New Techniques for ore discovery
Keynote: Tim Ireland, James Cleverley
Convenors: Jonathan Cloutier, Yulia Uvarova
New exploration techniques are currently being developed in response to decreasing ore discovery rate and increasing exploration challenges. The deposits that were exposed at the Earth’s surface, have been mostly discovered, and we are now facing a challenge of exploring in deeply-buried environments. New techniques are being developed for more efficient and cheaper drilling to obtain samples, as well as for rapid and cost-effective analyses for informed decisions. Technology now enables us to communicate and analyse exploration results in real time which is transforming the way exploration will be conducted in the future. This session aims to discuss how these new techniques can be integrated into more effective mineral exploration in deep, remote and covered environments.
New discoveries – new views - Advances in the science of mineral exploration
Keynote: Cam McCuaig, David Huston
Convenors: Steve Hollis, Dave Holwell, David Mole
This session will cover fundamental principles influencing the formation of world class ore deposits and mineral districts through holistic source-pathway-sink methods such as the mineral systems approach. The session will cover prospectivity and fertility analysis across a spectrum of commodities and ore deposits types, including: 1) how deep terrane crustal architecture influences mineral prospectivity through detailed isotope terrane mapping and geophysics; 2) the identification of favourable pathways for fluids and magmas, and critical chemical and structural traps for mineralisation; 3) how supercontinent cyclicity effects mineral deposit formation and preservation, and 4) how the occurrence of different deposit types through time is fundamentally linked to oxygenation state of the atmosphere. The session aims to highlight the latest advances in fundamental science applied to prospectivity and fertility assessment in mineral exploration.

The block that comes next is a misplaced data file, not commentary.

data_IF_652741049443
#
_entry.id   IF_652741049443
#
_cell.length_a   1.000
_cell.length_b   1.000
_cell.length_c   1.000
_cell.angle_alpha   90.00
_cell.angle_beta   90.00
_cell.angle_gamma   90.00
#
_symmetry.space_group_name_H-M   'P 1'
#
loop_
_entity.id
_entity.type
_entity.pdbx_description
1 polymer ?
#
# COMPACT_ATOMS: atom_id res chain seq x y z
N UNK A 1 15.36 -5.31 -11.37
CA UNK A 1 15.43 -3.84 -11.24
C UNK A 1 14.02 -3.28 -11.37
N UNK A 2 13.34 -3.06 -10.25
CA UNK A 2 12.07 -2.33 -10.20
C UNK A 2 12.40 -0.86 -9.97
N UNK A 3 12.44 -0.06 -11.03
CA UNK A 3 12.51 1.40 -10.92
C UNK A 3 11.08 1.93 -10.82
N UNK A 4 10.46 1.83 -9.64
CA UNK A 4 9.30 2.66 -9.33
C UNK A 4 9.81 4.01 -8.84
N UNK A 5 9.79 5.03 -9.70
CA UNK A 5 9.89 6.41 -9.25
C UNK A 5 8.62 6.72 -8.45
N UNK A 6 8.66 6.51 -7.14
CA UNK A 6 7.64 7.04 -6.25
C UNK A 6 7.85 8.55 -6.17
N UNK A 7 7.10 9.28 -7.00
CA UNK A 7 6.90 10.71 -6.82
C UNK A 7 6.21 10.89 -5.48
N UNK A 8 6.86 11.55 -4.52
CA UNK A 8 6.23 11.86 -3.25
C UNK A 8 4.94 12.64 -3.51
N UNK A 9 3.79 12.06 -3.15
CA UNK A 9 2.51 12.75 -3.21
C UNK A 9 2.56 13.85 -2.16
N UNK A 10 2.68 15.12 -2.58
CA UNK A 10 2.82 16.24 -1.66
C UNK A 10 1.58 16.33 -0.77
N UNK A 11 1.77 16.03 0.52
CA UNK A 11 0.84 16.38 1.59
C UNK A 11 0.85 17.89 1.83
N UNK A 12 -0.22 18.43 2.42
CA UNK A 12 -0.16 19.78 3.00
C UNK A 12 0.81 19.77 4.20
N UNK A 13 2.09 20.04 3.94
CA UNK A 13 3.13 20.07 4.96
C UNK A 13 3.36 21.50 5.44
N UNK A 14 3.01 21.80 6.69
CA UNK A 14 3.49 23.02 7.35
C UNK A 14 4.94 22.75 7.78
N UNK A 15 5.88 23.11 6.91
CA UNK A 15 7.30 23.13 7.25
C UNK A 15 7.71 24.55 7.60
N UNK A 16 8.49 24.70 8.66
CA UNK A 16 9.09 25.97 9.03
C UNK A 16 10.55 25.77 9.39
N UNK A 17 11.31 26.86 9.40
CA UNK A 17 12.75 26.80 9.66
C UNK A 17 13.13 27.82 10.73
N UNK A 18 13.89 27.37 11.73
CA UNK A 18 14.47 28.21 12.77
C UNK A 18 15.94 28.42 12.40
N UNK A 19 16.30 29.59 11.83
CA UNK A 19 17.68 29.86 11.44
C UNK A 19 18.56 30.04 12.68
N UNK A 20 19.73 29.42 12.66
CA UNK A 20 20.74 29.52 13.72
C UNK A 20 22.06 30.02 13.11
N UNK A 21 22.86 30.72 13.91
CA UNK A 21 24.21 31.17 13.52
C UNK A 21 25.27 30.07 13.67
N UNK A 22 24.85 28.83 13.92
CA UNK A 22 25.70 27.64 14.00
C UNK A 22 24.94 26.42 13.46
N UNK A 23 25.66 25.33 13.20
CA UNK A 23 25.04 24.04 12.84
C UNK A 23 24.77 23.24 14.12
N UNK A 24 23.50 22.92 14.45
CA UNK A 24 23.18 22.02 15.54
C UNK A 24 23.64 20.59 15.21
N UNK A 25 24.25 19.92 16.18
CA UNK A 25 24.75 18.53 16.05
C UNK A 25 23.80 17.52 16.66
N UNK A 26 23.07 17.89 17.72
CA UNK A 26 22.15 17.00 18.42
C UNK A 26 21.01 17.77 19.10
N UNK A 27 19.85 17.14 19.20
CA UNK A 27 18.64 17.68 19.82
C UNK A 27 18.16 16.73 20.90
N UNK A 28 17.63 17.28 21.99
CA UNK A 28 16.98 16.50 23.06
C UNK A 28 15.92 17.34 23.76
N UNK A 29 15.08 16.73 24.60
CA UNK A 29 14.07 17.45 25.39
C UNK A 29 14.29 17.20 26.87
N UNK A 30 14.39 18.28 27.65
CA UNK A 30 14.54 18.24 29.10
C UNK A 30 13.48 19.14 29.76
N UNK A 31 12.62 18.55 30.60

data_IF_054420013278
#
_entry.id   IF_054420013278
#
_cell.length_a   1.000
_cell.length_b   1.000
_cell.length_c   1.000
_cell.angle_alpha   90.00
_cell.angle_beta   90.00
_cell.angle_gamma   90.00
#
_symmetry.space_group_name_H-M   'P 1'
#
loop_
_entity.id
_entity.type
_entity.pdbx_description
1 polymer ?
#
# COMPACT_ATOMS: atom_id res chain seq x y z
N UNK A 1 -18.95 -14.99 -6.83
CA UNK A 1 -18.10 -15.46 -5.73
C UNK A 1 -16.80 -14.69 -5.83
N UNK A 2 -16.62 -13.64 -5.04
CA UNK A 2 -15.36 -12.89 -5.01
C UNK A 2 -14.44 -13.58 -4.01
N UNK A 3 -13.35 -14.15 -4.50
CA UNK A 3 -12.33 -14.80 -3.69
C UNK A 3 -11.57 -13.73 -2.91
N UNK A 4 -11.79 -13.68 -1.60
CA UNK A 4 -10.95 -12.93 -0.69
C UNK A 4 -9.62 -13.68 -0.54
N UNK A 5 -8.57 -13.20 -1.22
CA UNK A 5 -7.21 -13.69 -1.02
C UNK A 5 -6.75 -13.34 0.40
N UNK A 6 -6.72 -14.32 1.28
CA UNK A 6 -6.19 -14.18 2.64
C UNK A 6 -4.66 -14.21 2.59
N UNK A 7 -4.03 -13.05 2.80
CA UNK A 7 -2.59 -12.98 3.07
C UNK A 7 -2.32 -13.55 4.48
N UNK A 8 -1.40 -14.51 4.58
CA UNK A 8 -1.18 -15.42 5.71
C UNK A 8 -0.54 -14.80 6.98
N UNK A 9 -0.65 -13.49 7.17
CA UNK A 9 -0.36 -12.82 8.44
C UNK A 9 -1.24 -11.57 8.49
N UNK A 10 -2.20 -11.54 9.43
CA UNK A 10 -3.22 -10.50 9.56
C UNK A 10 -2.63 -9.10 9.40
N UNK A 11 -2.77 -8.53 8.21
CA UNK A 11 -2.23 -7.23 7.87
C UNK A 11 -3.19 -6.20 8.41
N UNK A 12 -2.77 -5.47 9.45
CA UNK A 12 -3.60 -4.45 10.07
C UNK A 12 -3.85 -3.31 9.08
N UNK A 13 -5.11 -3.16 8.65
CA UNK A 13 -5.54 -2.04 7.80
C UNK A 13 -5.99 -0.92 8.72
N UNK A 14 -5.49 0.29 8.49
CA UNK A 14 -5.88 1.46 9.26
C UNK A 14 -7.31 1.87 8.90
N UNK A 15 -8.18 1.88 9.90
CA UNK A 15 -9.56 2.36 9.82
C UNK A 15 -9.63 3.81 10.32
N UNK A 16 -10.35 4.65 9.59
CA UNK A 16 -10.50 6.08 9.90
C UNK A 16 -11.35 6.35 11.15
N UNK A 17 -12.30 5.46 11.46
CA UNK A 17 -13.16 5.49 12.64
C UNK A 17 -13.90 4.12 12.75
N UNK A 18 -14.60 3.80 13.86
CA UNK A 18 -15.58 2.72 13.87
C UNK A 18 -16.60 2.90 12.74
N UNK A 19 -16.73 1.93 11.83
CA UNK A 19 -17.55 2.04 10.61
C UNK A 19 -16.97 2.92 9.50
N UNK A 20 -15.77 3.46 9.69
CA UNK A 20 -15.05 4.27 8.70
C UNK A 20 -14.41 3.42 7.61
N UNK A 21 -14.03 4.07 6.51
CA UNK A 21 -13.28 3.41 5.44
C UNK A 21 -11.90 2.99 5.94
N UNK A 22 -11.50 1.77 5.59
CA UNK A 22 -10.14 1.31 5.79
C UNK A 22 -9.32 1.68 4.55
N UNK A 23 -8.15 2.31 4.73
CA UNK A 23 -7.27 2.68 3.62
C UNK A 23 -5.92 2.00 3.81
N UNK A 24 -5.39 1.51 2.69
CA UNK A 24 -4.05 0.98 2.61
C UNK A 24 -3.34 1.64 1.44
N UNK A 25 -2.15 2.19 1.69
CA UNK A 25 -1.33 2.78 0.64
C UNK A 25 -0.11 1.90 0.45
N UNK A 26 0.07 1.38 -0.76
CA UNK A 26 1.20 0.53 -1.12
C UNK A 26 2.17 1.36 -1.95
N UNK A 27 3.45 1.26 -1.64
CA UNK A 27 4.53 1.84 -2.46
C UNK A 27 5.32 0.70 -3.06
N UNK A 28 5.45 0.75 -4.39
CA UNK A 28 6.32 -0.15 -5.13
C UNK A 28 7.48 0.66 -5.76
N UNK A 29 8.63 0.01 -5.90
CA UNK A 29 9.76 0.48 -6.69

Magmatic-hydrothermal systems: from Porphyry to Epithermal
Keynote: Christian Ihlenfeld, Suzanne Kay
Convenors: Jamie Wilkinson, Matt Loader, Robin Armstrong
Porphyry and related skarn and epithermal systems typically develop in the upper 5 km of the Earth’s crust as a result of the emplacement of stocks or dikes above larger magma reservoirs. The links between magmatic volatiles, metal transport and deposition and wallrock alteration in this environment have been the subject of much research, yet the nature of the connection and transitions between alteration-mineralization domains and sources of components in more magma-distal deposits remain relatively poorly understood. Extracting information on the likely metal endowment and grade, or “fertility” of such deposits and developing tools to help target them in areas of limited information – such as under cover – represents a new frontier for exploration geoscience. This session aims to explore the links between hydrothermal systems in this magmatic-hydrothermal environment and welcomes contributions that address both fundamental process questions as well as those that present new approaches to assist with mineral exploration in this setting.
Magmatic sulfide and oxide systems
Keynote: Sarah Dare, Marco Fiorentini
Convenors: Iain McDonald, Hannah Hughes